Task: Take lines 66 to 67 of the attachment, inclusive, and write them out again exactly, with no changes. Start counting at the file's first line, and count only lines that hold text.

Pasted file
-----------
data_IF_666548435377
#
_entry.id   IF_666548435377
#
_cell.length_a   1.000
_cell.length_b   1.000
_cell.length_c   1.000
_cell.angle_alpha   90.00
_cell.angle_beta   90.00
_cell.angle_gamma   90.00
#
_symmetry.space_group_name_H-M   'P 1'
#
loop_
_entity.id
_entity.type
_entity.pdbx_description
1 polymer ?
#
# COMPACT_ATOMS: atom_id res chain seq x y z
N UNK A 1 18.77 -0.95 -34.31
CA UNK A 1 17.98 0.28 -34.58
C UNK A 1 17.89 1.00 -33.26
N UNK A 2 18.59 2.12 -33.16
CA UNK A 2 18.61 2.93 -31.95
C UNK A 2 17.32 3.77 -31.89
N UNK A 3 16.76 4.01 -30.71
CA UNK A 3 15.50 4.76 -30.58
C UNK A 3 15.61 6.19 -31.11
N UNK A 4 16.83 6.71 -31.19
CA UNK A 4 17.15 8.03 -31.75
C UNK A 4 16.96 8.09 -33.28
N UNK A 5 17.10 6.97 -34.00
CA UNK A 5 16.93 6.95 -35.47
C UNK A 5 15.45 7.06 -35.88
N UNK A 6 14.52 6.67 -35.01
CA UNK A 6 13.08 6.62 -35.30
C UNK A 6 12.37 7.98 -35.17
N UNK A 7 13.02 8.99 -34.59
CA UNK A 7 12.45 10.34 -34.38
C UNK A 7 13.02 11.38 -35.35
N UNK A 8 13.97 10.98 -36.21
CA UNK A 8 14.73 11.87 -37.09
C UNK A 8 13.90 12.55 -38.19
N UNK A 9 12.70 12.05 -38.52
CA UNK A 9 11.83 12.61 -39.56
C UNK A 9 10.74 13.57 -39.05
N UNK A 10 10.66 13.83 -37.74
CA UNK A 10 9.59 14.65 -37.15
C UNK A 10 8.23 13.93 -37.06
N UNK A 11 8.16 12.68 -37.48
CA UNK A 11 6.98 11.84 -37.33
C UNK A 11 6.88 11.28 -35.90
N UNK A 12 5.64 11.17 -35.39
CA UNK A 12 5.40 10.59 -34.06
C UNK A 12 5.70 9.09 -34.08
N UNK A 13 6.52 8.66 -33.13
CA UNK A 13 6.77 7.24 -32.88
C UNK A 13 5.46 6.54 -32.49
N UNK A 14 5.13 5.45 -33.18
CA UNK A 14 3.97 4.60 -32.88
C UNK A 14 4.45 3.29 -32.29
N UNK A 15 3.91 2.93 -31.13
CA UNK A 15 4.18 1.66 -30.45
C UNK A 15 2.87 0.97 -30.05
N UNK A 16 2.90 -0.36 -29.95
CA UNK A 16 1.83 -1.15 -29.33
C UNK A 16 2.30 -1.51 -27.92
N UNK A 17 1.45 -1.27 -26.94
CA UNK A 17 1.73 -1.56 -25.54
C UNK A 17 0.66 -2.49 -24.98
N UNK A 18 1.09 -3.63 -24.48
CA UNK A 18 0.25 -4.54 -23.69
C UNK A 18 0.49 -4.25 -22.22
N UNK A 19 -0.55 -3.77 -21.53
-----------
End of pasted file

N UNK A 16 2.90 -0.36 -29.95
CA UNK A 16 1.83 -1.15 -29.33